Oscar Castorena, PhD’19, senior statistician and online research lead, and Valerie Schweizer-Robinson, statistician and student programs lead, explore how society’s evolving understanding of gender is taking shape in Latin America and the Caribbean in new research published by Vanderbilt’s LAPOP lab, a center for excellence in international survey research.
“Measuring Gender Identity in Latin America and the Caribbean” describes the challenges and opportunities in measuring gender identity in the LAC region and offers recommendations for future social science public opinion surveys.
Context is crucial when approaching the topic of gender identity in the LAC region, the researchers said. Historically, LAC countries have grappled with high levels of discrimination and violence against gender minorities. Discrimination, social stigmas and deeply ingrained norms often make it challenging for individuals to express their true gender identity openly.
To address these issues and ensure that the voices of all gender identities are heard, Castorena and Schweizer-Robinson worked alongside others in the lab to develop a more inclusive and accurate measurement of gender identity. These efforts focused on creating a comfortable and empowering environment for both respondents and interviewers.
Cognitive pretesting and online survey experiments were conducted first in Guatemala. These experiments aimed to gauge the effectiveness and acceptability of different approaches to measuring gender identity, and the results informed the development of a revised gender identity question.
One of the central recommendations the researchers share is to use a single open-ended gender identity question in social science surveys in the LAC region. With this approach, interviewers are provided with a list of answer categories that are not visible to the respondents. The approach recognizes that gender is a deeply personal and individual experience, and no predefined list of options can encompass the richness of gender identities.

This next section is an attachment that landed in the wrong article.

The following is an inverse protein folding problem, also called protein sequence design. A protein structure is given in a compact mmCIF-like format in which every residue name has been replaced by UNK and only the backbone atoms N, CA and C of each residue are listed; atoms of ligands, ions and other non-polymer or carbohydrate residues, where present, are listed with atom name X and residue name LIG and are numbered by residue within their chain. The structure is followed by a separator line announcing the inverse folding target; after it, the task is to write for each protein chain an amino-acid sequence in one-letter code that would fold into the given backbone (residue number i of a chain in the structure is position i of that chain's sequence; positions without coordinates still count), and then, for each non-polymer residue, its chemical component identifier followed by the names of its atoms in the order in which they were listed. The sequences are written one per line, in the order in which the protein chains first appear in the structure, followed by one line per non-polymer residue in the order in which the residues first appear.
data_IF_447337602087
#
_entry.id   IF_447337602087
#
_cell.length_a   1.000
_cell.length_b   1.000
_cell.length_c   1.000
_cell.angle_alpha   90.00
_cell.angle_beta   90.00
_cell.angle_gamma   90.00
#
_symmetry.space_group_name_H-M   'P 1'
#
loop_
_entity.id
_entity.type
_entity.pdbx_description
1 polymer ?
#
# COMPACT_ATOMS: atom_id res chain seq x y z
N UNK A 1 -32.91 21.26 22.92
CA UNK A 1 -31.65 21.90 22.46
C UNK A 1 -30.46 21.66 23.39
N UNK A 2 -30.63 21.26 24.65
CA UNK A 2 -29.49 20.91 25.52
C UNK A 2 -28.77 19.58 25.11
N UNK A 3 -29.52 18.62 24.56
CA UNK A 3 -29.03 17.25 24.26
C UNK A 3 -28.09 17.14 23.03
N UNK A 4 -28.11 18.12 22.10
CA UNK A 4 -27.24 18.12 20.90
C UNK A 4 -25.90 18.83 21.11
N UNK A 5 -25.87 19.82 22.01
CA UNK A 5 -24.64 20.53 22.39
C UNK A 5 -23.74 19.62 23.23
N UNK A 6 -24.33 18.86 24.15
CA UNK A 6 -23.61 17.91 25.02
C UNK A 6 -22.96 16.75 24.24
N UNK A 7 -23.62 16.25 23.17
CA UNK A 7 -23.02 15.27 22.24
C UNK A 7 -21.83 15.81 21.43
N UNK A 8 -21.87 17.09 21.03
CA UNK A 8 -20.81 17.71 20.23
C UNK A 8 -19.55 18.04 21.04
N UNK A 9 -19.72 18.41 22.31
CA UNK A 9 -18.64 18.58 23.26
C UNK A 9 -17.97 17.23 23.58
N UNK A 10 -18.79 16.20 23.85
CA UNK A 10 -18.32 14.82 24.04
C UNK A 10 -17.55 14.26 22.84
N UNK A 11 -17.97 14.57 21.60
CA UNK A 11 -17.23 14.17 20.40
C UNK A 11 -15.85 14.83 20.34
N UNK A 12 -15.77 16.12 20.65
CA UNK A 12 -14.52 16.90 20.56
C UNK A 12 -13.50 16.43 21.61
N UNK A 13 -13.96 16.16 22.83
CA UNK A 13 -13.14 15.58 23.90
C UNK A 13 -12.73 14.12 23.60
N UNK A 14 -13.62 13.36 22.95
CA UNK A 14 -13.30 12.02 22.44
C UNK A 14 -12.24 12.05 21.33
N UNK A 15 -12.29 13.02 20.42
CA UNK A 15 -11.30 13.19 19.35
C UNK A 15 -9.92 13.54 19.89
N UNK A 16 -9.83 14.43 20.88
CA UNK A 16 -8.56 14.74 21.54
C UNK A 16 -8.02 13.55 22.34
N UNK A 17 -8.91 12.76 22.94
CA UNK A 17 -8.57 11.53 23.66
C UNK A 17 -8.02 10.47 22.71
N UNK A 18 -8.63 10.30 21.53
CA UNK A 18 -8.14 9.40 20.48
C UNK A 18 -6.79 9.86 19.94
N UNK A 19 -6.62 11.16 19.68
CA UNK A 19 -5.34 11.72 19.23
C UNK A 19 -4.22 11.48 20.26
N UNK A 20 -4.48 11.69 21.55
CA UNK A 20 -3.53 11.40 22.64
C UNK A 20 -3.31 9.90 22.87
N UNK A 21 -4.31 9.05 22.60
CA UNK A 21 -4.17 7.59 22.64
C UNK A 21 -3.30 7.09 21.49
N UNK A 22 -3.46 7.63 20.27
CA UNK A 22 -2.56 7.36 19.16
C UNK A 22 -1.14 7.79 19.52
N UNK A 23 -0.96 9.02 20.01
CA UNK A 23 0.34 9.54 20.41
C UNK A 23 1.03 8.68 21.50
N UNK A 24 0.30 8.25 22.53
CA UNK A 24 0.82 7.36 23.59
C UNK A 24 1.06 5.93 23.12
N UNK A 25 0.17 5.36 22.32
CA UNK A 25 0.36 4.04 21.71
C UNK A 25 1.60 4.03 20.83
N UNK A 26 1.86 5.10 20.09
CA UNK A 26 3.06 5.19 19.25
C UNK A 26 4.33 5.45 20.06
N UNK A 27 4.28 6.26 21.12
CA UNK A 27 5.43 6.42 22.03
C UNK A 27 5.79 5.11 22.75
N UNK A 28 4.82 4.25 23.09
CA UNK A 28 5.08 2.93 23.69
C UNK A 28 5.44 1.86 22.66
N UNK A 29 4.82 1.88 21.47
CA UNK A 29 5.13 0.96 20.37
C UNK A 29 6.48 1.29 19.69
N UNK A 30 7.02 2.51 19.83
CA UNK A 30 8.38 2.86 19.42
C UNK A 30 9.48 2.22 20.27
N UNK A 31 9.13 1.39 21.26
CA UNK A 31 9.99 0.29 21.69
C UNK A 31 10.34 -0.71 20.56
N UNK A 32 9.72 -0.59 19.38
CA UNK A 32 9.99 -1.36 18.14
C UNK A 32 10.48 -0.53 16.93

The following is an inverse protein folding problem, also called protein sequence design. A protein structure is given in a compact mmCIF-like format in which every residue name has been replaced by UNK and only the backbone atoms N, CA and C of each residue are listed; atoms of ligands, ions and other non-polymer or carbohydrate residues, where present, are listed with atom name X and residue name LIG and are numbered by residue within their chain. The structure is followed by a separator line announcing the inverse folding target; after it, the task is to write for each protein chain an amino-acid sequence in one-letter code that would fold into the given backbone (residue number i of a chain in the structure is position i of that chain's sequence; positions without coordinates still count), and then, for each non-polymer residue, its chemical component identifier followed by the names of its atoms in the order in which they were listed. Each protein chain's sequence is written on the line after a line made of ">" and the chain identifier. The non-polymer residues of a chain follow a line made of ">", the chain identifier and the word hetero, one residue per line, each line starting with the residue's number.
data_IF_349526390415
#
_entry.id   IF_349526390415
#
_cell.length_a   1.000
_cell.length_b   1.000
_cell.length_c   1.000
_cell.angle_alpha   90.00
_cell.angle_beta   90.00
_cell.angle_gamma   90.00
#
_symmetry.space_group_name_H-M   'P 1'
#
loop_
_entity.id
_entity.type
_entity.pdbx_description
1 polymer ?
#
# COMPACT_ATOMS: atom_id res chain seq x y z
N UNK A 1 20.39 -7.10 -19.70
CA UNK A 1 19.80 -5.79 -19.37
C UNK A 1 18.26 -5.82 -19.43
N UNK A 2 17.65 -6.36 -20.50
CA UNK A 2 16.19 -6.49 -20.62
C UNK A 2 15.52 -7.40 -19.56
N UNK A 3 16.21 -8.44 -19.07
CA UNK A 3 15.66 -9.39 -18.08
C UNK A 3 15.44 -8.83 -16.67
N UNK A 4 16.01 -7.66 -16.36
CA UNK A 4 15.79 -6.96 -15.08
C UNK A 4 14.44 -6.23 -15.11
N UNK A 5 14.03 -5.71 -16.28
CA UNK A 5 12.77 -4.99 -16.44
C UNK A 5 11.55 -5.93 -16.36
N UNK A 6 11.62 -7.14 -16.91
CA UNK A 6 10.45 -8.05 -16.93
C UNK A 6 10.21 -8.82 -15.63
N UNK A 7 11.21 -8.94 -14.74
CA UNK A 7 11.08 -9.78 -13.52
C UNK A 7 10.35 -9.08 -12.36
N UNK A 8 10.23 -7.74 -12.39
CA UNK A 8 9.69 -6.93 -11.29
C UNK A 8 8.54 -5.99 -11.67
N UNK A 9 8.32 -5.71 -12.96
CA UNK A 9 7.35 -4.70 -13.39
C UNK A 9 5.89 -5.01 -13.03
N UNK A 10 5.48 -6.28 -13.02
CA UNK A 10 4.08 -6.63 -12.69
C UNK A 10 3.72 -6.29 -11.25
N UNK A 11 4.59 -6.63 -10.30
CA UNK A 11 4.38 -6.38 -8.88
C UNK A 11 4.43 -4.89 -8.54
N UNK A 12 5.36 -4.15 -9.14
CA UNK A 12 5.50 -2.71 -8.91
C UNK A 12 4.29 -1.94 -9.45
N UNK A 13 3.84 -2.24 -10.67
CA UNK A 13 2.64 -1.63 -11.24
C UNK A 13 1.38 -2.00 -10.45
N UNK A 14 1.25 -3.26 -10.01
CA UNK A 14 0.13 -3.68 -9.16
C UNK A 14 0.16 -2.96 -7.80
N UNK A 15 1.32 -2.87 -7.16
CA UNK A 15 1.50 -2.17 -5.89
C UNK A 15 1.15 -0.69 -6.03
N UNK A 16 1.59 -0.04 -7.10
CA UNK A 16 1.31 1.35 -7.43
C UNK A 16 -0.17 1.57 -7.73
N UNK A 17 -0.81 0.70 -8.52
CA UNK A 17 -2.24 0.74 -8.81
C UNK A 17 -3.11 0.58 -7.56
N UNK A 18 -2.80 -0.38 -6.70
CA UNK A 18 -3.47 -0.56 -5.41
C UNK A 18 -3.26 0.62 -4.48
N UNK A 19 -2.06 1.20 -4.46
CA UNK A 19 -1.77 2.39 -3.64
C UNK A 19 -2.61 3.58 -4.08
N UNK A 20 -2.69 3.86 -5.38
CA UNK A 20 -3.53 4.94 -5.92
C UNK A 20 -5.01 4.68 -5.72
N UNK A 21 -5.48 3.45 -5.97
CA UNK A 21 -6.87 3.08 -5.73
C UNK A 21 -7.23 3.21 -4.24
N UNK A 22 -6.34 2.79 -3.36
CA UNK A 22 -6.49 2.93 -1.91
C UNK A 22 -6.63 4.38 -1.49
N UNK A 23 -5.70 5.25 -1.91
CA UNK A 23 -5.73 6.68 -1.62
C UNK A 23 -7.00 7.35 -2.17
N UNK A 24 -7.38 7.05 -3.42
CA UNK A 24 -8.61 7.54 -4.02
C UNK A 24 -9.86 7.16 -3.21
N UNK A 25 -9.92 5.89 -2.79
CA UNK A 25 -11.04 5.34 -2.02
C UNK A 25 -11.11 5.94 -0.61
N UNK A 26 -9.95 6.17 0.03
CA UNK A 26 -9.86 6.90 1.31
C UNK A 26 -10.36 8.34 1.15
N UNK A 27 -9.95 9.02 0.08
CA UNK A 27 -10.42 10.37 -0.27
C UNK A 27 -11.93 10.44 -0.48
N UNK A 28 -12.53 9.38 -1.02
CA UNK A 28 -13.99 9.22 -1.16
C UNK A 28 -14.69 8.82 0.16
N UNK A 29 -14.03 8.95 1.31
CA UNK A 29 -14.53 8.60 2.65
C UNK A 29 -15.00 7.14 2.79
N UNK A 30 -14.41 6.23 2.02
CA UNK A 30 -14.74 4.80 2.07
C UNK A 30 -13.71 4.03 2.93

Given the sensitivity of the topic and associated privacy and safety concerns, Castorena and Schweizer-Robinson recommend the question be phrased as “for statistical purposes” and include language that asks respondents to “confirm” their gender. This wording emphasizes the importance of the response in contributing to meaningful research while respecting the respondents’ privacy.
Measuring gender identity in the LAC region is a complex endeavor, but it’s a critical step toward recognizing and addressing the unique challenges faced by gender minorities in the region. Discrimination and violence against gender minorities persist, making it crucial for researchers to approach this topic with care and respect for respondents’ safety. This LAPOP research highlights the importance of creating inclusive and comfortable spaces for respondents to share their gender identity, ultimately contributing to a more equitable society where all voices are heard and respected.
LAPOP is a world leader in the development, implementation and analysis of studies of opinions and behaviors. A center for excellence in international survey research, LAPOP uses gold-standard scientific approaches and innovative methods in cross-national and targeted surveys, evaluations and reports. LAPOP functions as a social science lab, directed by Elizabeth J. Zechmeister and Associate Director Noam Lupu.
The AmericasBarometer is LAPOP’s best-known project. This study is the only scientifically rigorous comparative survey of democratic values and behaviors that covers all independent countries in North, Central and South America, as well as a significant number of countries in the Caribbean. In 2018, LAPOP’s AmericasBarometer project was recognized with the Lijphart/Przeworski/Verba Data Set Award given by the Comparative Politics Section of the American Political Science Association.